2008-09 Catalog

Decorative graphic

Planning Unit

Scientific Inquiry

The faculty of the Scientific Inquiry planning unit is committed to the ideal of science education in the context of liberal arts education. We help students—whatever their primary interests may be—understand the wonders of nature as well as science as a force in our technological society.

Because science and technology are central to our world, citizens must be scientifically literate in order to participate intelligently in a democratic society. At the same time, scientists should understand the social implications and consequences of their work. Thus, our studies of science itself are combined with studies of the history and philosophy of science, bioethics, and public policy.

Some programs in this planning unit will allow students to learn basic science as part of their liberal arts education. Others help students prepare for careers in science, medicine, or technology. However, all of our offerings emphasize the application of theory to practice. Students will apply the scientific principles as they learn to solve real-world problems.

By engaging in laboratory and group problem-solving exercises, students will learn to think like scientists—to develop hypotheses and design experiments, to collect data and analyze them within a theoretical framework, and to apply these results to new situations.

Our students have unique opportunities to conduct scientific research using high-quality instruments, such as a scanning electron microscope and an NMR machine. In addition, they can use some of the best modern software available. Students also read current scientific journal articles and learn to write technical reports and papers.

Whether a freshman or a more advanced student, all students can find a scientific program that fits their academic plan. Some choose to follow a pathway that emphasizes a particular science, while others may simply want to explore the wonder and application of science in a broader context. There are programs that offer beginning, intermediate and advanced work in all the major scientific disciplines. Programs in Scientific Inquiry are mostly repeating: either every year, or alternate years, but we create new offerings on a regular basis.  The regular programs with significant content in each of the main scientific disciplines are listed below:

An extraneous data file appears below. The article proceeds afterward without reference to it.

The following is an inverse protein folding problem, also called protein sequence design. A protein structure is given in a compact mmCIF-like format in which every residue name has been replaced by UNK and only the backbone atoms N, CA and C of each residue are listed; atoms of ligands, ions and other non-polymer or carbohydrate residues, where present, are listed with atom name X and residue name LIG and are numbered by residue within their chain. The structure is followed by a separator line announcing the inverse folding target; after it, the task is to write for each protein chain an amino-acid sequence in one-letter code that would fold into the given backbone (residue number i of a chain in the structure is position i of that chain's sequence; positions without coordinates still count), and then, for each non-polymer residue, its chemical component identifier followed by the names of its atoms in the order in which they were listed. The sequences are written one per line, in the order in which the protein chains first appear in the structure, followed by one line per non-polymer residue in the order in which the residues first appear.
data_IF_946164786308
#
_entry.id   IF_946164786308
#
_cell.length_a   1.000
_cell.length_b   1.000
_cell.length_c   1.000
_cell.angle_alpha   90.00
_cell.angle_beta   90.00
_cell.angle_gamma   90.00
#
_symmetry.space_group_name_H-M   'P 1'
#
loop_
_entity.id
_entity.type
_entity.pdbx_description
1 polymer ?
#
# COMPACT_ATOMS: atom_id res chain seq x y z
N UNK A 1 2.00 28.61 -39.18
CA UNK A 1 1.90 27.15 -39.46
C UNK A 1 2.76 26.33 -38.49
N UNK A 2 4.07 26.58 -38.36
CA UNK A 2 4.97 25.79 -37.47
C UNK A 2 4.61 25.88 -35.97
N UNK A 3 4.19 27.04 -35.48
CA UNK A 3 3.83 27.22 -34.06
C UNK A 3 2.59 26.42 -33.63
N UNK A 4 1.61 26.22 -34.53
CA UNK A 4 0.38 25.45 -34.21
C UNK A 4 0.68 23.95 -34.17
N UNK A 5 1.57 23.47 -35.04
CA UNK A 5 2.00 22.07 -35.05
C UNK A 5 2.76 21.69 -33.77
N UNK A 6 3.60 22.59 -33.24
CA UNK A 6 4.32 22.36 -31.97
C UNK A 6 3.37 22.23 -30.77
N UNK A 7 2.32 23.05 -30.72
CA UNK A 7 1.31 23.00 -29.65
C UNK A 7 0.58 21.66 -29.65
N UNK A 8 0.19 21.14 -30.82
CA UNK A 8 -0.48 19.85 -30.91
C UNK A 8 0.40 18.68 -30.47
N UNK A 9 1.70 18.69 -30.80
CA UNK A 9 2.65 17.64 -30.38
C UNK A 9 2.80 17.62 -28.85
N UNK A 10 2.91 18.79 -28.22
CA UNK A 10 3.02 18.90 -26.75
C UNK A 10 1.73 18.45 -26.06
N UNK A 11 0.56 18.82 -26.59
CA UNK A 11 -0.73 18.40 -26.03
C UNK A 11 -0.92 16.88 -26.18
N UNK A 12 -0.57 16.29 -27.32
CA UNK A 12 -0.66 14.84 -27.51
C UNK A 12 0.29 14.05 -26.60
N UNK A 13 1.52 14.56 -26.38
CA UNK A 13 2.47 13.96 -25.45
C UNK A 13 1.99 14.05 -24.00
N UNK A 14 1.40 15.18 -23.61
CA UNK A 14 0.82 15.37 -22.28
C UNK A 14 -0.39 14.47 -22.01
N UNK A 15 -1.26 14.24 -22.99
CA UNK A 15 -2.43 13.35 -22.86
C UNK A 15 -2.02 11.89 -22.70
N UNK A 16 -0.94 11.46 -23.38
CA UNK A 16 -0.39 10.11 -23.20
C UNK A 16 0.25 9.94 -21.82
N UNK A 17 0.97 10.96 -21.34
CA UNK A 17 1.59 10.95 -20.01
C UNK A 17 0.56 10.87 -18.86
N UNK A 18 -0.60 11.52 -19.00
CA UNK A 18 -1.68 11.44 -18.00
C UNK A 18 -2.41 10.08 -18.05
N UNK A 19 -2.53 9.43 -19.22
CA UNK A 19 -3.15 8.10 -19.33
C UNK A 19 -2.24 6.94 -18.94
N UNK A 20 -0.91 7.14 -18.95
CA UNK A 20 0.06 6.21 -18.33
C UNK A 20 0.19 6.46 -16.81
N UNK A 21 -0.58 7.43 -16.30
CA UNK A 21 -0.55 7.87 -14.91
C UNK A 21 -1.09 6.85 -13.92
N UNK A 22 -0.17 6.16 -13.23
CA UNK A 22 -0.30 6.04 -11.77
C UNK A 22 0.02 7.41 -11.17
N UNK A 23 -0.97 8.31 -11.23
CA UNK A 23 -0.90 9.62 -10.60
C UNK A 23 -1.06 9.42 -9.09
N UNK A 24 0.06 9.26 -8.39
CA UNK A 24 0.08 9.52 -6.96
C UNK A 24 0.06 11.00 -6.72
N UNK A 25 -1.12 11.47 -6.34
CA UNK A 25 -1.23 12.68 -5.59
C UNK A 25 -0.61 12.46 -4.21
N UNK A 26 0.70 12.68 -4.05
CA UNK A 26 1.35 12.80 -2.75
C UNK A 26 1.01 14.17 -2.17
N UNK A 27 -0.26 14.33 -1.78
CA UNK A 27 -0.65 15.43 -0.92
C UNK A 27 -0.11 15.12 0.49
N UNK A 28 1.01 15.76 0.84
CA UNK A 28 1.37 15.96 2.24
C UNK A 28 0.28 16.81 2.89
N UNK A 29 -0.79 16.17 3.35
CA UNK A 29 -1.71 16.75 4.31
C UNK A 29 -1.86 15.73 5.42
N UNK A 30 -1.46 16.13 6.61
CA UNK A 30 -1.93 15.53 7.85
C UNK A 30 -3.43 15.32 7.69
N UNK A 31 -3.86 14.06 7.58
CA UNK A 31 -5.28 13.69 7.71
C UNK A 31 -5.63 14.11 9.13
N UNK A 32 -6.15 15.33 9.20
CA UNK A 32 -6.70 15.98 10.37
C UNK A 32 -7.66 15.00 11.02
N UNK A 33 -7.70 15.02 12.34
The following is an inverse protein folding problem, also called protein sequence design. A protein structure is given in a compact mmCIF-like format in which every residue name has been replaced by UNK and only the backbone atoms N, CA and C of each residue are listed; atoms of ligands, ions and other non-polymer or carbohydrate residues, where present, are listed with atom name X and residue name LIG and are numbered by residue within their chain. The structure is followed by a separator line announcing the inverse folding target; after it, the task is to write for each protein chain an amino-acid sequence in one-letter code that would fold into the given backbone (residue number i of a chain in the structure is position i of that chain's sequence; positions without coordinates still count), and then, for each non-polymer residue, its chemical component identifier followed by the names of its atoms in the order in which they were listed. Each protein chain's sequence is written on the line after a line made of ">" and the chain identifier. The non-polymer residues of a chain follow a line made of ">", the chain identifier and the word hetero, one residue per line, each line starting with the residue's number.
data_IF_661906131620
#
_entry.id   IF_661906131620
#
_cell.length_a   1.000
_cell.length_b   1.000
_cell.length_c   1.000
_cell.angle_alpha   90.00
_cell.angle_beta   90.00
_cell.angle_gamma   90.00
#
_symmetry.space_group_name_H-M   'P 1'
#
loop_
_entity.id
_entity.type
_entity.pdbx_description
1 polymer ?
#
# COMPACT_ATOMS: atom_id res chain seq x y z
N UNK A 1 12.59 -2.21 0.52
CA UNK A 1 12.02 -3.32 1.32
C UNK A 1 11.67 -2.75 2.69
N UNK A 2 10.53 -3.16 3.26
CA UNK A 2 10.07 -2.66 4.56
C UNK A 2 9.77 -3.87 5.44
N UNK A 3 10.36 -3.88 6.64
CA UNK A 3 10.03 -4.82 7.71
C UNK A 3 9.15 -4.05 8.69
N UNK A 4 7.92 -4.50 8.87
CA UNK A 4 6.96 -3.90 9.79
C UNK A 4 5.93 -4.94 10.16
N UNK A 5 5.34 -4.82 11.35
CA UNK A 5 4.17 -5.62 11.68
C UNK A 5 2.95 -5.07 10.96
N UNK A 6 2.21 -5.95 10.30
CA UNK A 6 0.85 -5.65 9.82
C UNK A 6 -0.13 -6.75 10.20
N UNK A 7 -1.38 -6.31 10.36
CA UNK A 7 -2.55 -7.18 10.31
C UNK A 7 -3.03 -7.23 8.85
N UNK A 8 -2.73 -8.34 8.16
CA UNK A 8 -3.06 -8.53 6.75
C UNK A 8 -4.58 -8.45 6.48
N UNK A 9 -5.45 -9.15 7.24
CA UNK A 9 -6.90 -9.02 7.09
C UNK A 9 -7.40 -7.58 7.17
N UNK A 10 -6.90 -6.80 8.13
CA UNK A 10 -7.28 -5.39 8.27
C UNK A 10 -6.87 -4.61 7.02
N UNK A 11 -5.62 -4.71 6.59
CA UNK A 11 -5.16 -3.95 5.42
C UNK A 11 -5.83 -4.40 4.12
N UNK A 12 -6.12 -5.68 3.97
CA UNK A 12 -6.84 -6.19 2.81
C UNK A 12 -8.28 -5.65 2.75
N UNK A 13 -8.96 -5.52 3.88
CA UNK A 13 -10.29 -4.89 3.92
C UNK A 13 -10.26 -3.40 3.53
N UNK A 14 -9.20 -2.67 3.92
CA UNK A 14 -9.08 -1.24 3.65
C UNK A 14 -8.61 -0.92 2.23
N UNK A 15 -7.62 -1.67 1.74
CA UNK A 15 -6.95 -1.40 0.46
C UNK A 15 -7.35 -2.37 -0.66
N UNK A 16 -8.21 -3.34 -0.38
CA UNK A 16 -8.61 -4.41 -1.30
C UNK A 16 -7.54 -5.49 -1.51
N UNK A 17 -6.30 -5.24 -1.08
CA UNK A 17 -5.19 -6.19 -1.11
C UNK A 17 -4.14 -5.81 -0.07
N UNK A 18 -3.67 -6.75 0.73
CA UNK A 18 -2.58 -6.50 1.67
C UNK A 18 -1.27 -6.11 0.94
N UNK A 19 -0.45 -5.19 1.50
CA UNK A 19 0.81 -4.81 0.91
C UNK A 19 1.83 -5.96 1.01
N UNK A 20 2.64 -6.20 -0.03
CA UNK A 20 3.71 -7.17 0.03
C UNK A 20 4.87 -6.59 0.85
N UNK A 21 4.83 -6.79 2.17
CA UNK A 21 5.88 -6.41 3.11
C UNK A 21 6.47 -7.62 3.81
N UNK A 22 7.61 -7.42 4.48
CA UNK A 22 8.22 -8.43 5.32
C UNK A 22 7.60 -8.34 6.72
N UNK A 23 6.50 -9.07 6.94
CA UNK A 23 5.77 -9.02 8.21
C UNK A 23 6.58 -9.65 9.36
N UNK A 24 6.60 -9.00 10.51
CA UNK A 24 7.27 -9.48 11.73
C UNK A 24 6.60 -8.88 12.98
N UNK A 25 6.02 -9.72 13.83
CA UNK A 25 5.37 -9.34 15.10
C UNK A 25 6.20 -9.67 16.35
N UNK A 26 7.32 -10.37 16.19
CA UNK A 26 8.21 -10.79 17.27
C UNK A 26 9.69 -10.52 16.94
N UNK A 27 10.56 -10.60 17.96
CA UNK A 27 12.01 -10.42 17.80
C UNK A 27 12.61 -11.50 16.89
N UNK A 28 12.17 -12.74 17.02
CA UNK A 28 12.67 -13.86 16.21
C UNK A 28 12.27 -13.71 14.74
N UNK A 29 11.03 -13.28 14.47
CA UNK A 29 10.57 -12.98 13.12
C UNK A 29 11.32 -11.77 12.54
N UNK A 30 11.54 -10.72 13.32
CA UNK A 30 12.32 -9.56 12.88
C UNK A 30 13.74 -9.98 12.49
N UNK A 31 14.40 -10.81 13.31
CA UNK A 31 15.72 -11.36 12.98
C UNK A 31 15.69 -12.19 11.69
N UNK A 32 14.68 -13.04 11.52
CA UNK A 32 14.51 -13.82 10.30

Foundations of Health Science, Introduction to Natural Science, Molecule to Organism, Advanced Biology (fall only)

Foundations of Health Science, Introduction to Natural Science, Environmental Analysis, Atoms, Molecules and Reactions (09/10)

Computer Science
Algebra, Algorithms and Modeling (spring only), Models of Motion, Computer Science Foundations, Computability, Student Originated Software (09/10)

Models of Motion, Computer Science Foundations, Methods of Mathematical Physics, Computability, Math Systems (09/10)

Music, Math and Motion, Models of Motion, Methods of Mathematical Physics, Energy Systems (09/10)
Refer to the individual program descriptions for more details about these programs and other not listed above. As another option, Evening and Weekend Studies also offers courses in the sciences.

Advanced students have many opportunities to do scientific research as part of a faculty research program. Research students have presented their work at scientific meetings and have become authors on technical papers. Scientific Inquiry students have an excellent record of success in graduate and professional schools, as well as working in a variety of scientific and technical fields. The possibilities are limited only by your energy and ambition.